Beginning in the late nineteenth century, a series of international sanitary rules were subscribed to among governments and during the interwar period (1919-1939) a fledgling health agency of the League of Nations promoted the development of “international health.”.
The birth of the World Health Organization and the start-up years
However, the League of Nations Health Organization had limited power. It was only with the creation of the UN at the end of the Second World War that a more powerful health agency emerged. With headquarters in Geneva, the WHO was formally launched in 1948. During its early years, the new organization made an effort to establish its independence and to set its own agenda for international health despite inevitable political entanglements and budgetary constraints. The WHO attempted this by emphasizing its “technical” role as a clearinghouse for epidemiological information, an organizer of emergency relief in international health crises, and as a constructor of a network of medical experts around the globe.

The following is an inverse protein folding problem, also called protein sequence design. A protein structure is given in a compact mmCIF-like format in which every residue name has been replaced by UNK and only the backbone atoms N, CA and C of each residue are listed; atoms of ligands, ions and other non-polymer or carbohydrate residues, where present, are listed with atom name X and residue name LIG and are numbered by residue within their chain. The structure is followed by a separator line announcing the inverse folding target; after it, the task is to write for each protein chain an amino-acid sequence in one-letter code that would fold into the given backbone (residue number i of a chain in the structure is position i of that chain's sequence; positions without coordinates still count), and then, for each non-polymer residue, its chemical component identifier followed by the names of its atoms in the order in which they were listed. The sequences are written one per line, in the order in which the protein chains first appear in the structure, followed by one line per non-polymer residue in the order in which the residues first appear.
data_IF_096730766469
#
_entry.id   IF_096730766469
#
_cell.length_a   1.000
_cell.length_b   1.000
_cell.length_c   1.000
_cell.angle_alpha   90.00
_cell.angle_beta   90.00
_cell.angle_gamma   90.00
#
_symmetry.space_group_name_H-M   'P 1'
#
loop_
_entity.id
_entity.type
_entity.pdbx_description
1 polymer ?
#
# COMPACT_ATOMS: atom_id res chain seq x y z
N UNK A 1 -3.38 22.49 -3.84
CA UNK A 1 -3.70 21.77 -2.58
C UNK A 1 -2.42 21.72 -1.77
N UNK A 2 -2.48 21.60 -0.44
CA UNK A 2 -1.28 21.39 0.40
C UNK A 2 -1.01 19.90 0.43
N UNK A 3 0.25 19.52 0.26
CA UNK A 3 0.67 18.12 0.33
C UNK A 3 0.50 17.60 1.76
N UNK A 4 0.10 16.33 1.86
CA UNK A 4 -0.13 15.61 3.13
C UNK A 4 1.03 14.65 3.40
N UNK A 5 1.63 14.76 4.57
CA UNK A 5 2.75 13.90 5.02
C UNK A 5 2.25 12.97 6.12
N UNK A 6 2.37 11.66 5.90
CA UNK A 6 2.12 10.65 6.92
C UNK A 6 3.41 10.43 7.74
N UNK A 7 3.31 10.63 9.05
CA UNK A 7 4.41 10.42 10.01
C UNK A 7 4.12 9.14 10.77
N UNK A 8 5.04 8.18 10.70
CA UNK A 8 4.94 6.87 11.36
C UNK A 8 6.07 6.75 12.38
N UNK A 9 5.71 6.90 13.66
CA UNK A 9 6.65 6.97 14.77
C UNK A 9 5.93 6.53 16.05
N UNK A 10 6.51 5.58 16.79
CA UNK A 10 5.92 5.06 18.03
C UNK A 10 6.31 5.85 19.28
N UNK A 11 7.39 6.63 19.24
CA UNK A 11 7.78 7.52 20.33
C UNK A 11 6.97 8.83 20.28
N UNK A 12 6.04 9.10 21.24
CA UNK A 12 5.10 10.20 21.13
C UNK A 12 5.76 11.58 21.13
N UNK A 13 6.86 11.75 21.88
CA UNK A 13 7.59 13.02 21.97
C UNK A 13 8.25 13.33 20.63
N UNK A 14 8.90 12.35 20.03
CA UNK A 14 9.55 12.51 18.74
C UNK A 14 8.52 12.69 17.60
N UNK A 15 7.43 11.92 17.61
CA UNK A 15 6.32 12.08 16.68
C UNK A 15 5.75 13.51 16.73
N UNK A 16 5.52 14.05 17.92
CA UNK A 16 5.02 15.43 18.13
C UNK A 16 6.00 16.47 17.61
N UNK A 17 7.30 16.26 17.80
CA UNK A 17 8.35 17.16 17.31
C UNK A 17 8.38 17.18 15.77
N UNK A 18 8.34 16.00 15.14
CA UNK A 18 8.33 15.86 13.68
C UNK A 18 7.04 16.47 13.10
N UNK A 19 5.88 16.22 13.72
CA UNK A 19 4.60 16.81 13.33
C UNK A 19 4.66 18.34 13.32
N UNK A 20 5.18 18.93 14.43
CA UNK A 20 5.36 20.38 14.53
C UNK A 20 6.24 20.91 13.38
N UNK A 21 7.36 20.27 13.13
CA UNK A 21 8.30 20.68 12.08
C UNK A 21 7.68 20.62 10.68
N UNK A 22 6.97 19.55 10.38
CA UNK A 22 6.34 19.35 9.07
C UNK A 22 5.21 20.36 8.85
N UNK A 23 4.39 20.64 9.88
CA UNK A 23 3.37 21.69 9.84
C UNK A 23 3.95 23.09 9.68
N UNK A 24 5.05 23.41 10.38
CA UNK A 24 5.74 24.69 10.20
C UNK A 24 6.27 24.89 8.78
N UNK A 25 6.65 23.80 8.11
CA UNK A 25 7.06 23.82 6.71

Early on, the WHO made an effort to establish its independence and to set its own agenda for international health despite inevitable political entanglements and budgetary constraints.